And it was during this time that I read about some new technologies that had been advanced since my childhood. Some that would almost eradicate the one self-conscious issue that I still periodically wrestled with.
That is how I found myself in Dr. Latham's office, being fitted for this spreader. It would spread my jaw to allow further work be done. But man, that spreader was hard to get used to. I had to learn how to talk all over again. And I had to wrestle with all those self conscious demons all over again. Only now I had to maintain my professional poise as I talked with colleagues and customers – in person or on the phone – trying to form words around this stupid contraption in my mouth.
Quite often I would be in the middle of trying to pronounce a word in a sentence as I spoke – only to realize I had no chance of doing so and being understood – so I learned how to swap out words I couldn't say with words I could say – on the fly – and get the same meaning.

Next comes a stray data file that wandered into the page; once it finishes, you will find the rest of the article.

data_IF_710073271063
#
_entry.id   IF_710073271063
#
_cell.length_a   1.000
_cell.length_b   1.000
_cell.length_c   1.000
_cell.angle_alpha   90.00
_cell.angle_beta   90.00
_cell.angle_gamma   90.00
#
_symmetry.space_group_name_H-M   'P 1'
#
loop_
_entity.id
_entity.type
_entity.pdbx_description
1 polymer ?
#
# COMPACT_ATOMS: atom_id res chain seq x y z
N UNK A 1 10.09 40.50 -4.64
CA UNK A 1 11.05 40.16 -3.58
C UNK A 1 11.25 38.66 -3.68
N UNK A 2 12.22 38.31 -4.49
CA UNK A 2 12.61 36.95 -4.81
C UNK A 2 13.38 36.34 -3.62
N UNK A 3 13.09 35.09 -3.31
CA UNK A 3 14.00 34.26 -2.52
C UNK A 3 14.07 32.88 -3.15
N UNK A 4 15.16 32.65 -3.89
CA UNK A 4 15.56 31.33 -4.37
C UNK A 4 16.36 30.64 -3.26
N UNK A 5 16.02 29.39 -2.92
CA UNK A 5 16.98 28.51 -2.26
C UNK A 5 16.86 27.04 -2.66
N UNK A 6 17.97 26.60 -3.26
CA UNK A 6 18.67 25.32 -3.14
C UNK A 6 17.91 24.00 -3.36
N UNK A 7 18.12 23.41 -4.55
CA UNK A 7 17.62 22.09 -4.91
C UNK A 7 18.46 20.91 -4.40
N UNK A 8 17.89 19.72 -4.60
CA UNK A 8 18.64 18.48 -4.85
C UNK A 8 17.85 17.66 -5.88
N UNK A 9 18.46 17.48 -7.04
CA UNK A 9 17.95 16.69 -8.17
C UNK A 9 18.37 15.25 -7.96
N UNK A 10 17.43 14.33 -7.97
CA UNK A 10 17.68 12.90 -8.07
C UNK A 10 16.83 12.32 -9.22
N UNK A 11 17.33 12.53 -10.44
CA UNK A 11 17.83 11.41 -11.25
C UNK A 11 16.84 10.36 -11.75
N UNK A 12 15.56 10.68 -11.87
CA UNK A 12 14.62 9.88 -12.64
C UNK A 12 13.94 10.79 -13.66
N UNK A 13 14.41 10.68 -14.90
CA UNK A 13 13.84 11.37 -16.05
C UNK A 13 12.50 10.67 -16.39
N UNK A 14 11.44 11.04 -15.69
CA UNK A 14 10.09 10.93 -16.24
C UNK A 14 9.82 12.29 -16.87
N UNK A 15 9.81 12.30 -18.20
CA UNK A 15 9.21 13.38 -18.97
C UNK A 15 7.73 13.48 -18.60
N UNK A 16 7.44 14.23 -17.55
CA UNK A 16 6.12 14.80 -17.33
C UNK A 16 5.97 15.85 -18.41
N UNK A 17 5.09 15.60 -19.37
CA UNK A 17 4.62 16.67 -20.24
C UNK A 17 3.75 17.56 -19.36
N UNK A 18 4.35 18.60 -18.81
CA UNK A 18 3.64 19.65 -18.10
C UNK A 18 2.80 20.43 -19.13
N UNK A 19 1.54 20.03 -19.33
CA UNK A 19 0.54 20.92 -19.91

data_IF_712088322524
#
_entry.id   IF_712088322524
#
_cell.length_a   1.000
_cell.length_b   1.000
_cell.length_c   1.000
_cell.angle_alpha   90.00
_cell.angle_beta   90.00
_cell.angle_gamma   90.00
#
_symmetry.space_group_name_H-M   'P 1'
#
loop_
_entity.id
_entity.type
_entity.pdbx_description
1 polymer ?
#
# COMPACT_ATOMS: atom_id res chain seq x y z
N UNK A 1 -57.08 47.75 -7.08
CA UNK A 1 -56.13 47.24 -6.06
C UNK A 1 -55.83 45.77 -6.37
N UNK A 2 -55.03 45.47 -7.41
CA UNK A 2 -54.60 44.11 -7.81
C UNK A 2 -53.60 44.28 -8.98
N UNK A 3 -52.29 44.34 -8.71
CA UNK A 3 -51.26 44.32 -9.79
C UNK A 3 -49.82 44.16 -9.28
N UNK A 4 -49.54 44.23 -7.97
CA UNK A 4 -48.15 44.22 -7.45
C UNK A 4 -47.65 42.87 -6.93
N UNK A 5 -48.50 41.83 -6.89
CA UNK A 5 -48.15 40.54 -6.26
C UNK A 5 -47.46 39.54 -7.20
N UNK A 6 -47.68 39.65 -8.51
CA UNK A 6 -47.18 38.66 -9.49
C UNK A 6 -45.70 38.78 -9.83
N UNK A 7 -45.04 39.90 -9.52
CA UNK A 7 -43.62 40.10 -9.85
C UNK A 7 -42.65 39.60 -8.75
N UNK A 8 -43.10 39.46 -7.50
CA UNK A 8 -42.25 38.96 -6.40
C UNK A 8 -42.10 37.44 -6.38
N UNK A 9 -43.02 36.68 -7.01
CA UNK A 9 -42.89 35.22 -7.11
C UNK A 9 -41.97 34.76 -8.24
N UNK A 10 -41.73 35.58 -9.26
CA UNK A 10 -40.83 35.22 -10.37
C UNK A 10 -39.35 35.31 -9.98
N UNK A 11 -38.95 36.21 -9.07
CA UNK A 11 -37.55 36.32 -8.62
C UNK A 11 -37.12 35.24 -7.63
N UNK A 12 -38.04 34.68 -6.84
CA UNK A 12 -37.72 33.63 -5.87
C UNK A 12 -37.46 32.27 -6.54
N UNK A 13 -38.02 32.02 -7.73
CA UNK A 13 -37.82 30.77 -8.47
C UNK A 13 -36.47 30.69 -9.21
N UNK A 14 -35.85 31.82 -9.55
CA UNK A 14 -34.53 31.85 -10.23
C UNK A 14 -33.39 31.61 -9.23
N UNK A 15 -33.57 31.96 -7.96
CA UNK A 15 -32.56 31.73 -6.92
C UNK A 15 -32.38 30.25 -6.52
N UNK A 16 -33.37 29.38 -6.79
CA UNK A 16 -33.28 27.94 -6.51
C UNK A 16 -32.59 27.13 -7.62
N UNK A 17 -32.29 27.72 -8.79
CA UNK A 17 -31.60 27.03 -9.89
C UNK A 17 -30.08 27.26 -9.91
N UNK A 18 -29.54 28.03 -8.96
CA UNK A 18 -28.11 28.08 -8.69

This is where some of my humor comes from. That self conscious side of me. The side that knows I am not perfect, but I'll be damned if I let you know that.
I certainly am not perfect.
That is why I am so proud of my little girl Alannah.
Alannah is very beautiful and has no such distinguishing marks to impact her confidence. Ashley-Rae – while born three months pre-mature and was doubtful to live, let alone to grow into the healthy beautiful girl she is now, also has no such defects.
But I teach them every chance I get to not judge people by their outsides – but by their insides.
And of course, not to be dorks like me.
So Alannah has only shown a slight frustration with this spreader in her mouth. She comes to show me frequently as she adapts to talking with it in her mouth.
"Look Dad, now I can say "precious" … see "pre-shuish", as she smiles at me.
"That's great, darlin!", I reply.
"And I can sing better too", she says with the excitement only an eight year old little girl can project. She picks up the microphone to her little Karioke machine and sings along with Hannah Montana. Only this time she doesn't sound so nasal, and she is thinking about how to make her voice sound clearer.
"Wow", I say. "You keep on working on that you just might be a great singer!"
And then I give her a great big hug.
"You're sure handling this better than your old man did."
What a little princess.